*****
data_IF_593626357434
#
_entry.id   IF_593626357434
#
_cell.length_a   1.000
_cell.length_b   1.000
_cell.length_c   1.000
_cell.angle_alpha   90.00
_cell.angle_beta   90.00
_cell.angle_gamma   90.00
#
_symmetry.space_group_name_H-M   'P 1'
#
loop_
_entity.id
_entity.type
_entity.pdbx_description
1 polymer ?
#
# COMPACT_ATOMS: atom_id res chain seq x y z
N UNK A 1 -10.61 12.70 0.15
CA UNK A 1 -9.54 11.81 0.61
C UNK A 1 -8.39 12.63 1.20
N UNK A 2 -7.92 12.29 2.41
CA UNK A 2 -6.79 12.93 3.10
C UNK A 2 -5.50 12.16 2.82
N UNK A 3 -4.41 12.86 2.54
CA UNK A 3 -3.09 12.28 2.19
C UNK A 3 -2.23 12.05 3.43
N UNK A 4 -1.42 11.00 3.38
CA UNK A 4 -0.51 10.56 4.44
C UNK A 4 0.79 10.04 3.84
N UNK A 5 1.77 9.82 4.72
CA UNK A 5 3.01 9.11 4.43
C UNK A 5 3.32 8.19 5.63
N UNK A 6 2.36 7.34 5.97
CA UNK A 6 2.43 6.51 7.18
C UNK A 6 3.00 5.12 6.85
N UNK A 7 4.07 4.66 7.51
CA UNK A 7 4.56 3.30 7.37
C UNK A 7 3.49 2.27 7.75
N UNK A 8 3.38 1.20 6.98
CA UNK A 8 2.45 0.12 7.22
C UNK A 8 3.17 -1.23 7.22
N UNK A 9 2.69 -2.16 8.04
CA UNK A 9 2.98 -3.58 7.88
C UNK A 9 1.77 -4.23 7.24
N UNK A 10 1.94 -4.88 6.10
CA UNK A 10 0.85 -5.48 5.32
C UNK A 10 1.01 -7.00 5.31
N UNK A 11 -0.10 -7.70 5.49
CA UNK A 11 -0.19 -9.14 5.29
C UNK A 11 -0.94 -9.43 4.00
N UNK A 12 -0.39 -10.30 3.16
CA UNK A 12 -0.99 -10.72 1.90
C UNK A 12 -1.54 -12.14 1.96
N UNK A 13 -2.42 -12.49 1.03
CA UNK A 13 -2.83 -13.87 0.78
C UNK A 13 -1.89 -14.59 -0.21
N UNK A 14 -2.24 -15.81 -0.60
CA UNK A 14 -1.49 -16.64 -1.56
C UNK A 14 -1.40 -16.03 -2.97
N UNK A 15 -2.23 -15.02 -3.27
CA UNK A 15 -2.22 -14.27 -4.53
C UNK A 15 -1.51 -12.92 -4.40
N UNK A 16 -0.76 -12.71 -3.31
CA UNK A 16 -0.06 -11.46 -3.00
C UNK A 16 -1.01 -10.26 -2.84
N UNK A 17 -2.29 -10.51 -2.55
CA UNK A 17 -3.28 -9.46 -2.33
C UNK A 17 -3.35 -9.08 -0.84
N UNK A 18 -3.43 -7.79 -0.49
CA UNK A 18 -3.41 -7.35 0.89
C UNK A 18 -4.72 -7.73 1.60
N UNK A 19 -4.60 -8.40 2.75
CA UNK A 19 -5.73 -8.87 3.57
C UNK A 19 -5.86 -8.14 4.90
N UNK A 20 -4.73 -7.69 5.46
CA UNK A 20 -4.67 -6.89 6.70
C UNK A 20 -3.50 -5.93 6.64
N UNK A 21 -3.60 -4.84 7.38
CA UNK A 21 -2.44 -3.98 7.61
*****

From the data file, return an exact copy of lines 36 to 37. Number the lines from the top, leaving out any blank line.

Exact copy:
N UNK A 6 2.36 7.34 5.97
CA UNK A 6 2.43 6.51 7.18